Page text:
Creating a Woven Textile Pattern in Illustrator

Creating a Woven Textile Pattern in Illustrator

Creating a Woven Textile Pattern in Illustrator

In this lesson, we’ll review warp and weft layouts as well as pattern construction for woven textile pattern creation inside of Illustrator. We’ll learn what a single repeat is and how to find it within an existing pattern. We’ll then create our own version of the plaid by drawing out a warp and a weft, all while learning or reviewing key features to finish the process and using Illustrator to its fullest potential. To finish this design we will create a pattern swatch and present a larger region of the pattern to see the final design.

Note: You will need access to Adobe Illustrator software in order to do this lesson.


Module Description Step
1 What is a woven pattern? 1-3
2 Creating a woven pattern 1-5
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MODULE 1 • What is a woven pattern?

Step Description
1 In this lesson, you’ll learn what a woven pattern is and how to create one yourself. Start by opening the file, which you’ll find in the included files. In the file, you’ll see this plaid. I’ve called out the warp and the weft. To create a woven pattern, you need both of these elements to create the final design. The warp, which is the vertical set of stripes that make up the pattern and the weft, which are the horizontal stripes that make up the pattern, come together and cross to create any woven design.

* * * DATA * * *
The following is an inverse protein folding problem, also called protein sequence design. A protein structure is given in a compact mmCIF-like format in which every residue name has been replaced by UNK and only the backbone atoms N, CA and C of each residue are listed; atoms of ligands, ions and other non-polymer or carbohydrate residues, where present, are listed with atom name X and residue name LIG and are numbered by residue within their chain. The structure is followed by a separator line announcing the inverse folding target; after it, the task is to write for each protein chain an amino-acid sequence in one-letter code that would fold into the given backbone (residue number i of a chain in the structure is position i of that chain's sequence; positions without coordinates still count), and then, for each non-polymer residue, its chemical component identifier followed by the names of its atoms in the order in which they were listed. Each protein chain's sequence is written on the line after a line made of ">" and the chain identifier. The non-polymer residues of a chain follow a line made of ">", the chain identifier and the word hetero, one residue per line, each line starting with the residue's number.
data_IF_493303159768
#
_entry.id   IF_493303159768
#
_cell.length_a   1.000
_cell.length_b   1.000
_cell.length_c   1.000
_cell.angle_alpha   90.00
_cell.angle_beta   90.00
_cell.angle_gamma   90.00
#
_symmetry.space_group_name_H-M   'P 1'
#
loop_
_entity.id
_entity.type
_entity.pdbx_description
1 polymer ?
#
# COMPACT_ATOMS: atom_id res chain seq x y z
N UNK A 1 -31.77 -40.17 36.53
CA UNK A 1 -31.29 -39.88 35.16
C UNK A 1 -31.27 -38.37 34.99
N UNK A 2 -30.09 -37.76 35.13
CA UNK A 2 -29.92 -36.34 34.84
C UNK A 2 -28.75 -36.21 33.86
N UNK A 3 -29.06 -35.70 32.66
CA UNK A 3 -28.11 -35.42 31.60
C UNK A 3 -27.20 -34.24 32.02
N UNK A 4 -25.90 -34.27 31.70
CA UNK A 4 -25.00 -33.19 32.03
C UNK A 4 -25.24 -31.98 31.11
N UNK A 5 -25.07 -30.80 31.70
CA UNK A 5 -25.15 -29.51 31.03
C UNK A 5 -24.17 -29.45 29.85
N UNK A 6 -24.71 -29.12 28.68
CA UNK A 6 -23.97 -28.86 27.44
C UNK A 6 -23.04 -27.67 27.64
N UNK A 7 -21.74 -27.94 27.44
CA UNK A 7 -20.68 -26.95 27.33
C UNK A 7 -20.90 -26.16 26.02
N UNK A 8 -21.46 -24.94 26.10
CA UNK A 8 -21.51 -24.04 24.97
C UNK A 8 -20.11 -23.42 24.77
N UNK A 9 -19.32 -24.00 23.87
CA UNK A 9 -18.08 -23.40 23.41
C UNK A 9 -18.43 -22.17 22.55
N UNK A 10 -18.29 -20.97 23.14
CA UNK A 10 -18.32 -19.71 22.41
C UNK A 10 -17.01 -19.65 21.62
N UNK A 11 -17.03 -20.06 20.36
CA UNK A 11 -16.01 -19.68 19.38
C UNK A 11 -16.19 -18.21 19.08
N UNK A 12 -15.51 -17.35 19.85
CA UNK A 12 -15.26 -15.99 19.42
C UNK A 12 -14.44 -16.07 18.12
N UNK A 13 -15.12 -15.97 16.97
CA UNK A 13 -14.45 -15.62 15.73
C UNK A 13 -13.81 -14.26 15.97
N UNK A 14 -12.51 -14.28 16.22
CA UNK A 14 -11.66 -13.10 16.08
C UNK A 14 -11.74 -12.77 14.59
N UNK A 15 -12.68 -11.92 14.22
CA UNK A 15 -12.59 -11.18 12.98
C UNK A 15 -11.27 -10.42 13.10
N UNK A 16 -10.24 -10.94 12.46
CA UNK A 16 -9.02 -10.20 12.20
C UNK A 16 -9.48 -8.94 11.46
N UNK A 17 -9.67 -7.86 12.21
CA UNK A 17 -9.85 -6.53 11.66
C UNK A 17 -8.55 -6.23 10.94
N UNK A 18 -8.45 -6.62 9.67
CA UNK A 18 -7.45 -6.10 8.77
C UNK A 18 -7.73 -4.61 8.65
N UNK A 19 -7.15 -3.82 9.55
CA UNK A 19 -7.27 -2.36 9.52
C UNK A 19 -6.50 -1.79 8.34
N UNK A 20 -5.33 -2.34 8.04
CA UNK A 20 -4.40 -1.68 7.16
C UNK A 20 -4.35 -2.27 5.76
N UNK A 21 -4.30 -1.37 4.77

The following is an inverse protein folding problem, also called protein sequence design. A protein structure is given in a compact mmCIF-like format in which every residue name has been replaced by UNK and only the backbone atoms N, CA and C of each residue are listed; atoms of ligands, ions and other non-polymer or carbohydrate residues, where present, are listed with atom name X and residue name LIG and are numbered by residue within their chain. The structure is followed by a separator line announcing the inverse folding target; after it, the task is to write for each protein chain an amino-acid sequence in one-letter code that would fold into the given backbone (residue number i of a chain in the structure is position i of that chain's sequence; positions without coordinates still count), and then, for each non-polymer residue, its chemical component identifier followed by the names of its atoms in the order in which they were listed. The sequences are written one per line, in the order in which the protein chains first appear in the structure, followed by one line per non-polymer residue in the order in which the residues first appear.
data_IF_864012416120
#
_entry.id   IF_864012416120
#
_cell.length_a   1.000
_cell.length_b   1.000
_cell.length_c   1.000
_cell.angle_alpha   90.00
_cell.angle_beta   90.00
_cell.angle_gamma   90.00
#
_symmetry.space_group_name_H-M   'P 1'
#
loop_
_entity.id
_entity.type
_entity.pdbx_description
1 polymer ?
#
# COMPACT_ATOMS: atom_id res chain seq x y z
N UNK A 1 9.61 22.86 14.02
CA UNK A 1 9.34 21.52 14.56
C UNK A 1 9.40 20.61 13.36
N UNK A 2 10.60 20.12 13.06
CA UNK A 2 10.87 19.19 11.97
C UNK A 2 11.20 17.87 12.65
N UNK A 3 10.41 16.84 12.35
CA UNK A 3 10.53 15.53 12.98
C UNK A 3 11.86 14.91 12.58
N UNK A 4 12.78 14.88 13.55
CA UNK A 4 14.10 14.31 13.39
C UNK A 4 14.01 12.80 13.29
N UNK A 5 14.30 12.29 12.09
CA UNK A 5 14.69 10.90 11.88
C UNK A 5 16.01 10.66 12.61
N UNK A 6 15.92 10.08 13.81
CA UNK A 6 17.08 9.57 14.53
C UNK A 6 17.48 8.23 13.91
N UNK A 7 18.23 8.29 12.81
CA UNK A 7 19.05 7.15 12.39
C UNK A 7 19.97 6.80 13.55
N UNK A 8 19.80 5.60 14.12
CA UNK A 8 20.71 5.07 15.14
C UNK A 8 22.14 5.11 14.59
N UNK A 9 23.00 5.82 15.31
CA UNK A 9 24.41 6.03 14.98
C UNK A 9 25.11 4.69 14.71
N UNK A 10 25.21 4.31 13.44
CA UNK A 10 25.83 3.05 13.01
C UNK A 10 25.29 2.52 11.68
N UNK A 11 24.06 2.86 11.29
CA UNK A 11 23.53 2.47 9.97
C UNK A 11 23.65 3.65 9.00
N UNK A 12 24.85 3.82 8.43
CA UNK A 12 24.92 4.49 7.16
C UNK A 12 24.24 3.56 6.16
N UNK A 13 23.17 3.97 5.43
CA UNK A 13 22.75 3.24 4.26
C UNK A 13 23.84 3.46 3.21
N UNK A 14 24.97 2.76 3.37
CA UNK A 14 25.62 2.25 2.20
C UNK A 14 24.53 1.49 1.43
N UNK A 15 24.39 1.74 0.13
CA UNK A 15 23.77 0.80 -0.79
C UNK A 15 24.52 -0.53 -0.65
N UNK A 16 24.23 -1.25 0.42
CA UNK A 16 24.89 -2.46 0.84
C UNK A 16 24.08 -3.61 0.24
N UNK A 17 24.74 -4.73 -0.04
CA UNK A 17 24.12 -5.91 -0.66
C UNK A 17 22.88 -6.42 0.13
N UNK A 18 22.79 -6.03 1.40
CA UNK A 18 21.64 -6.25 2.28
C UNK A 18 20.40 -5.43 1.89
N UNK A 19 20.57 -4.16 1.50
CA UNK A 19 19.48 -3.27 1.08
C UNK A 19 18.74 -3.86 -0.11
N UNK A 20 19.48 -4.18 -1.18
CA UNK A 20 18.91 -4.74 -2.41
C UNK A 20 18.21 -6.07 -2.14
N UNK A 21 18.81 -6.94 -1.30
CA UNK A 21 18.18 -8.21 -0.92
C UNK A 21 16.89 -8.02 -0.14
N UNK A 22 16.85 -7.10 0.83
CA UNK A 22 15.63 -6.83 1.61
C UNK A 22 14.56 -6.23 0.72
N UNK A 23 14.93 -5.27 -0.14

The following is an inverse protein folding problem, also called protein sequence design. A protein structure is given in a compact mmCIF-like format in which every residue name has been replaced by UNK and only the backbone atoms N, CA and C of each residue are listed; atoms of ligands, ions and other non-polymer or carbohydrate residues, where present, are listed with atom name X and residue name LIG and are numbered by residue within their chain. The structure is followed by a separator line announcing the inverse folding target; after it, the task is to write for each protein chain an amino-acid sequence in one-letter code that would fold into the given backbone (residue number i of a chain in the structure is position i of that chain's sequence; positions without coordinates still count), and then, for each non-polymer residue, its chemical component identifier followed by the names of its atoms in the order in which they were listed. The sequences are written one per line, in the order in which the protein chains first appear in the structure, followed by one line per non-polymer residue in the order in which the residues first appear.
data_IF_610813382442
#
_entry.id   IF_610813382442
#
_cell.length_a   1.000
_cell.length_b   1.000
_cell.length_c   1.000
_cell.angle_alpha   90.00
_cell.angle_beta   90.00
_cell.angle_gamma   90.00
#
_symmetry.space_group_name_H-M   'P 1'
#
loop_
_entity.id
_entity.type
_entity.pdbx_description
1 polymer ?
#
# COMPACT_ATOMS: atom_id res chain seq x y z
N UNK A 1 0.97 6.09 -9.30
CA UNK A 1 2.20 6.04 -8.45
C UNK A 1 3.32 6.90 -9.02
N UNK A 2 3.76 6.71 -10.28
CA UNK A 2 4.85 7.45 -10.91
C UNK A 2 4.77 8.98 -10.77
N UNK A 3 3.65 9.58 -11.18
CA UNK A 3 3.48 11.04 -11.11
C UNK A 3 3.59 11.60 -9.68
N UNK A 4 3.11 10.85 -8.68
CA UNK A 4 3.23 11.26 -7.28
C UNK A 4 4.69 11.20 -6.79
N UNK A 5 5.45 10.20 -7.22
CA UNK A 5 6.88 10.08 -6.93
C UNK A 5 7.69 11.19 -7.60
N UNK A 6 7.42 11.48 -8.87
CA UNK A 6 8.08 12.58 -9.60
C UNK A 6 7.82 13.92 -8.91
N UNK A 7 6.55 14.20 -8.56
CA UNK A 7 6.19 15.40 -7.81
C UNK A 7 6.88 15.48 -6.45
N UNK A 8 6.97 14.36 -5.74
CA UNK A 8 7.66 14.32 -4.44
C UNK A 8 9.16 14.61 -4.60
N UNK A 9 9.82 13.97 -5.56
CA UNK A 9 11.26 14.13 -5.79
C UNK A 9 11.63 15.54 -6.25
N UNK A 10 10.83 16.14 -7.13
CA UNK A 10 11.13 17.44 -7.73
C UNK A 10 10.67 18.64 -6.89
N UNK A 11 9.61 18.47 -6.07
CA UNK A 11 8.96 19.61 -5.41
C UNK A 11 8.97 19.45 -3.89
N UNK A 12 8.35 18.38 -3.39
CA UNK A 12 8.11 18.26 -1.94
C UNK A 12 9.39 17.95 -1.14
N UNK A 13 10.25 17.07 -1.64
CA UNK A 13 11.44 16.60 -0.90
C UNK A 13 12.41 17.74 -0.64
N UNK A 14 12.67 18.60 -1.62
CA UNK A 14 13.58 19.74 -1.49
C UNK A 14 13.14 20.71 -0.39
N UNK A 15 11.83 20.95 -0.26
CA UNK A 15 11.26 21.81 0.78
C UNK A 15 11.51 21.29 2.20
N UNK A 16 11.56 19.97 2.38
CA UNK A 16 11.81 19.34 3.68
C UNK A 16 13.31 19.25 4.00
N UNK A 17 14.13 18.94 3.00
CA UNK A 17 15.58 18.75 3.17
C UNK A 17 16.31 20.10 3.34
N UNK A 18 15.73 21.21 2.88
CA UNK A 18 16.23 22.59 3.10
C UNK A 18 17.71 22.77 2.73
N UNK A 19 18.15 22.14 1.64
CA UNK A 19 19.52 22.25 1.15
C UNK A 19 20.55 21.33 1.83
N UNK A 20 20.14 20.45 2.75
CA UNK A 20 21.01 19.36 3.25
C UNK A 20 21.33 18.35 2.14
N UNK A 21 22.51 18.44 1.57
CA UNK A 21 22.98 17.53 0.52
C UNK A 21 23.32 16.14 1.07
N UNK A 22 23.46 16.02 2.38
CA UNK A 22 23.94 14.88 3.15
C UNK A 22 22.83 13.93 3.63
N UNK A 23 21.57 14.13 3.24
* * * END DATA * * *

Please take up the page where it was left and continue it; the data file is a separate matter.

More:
2 Any woven pattern has a construction or a setup that dictates what the warp and the weft are made of a typical construction could look something like this 100 by 80 and 120 by 120. So what does this mean? The pattern construction dictates a few different things to the manufacturer as far as how to set up the loom, which is how a weave is created, and what the setup of both the warp and the weft threads mean for this pattern. Now each pattern can be slightly different depending on what the effect or the final outcome of the fabric is that you’re looking to achieve. In this example, what I’ve called out is 100 as my warp and 80 as my weft in these numbers. The first number always represents a warp and the second always the weft. So 100 by 80 means in the warp you have 100 threads per inch in the weft, you only have 80 threads per inch. The first set of numbers here are dictating just the warp and weft layout of how many threads per inch exist. Now the second part of the numbers are called the density while the first are called the thread counts, the density dictates the thickness of each yarn, and the thickness can change warp and weft many times it is the same when you want a nice even construction. But sometimes it’s also dependent on the thread count and again, the overall look that you’re trying to achieve in the end. So in this example, I’m using 120 by 121 20 is the thickness or the gauge of that yarn that is going to be used. And in this example, I’ve just used the same thing both warp and weft. Though you will notice that even though my density is the same, my thread counts are not, which means that it might be just a little less compact in my weft than it is in my warp because I’m going to have 20 Less threads in my weft. Understanding the construction is really based on seeing the output of these fabrics. If you’re designing the plaid, and you don’t correspond with the manufacturer, that construction may or may not matter to you, if you are sending it off to the mill and you’re dealing with a manufacturer, you may want to reach out to them if you don’t know already, as to what their options are with the final fabrics that they can achieve. Some Mills may have restrictions, while others might be able to achieve some more intricate or complicated combinations.


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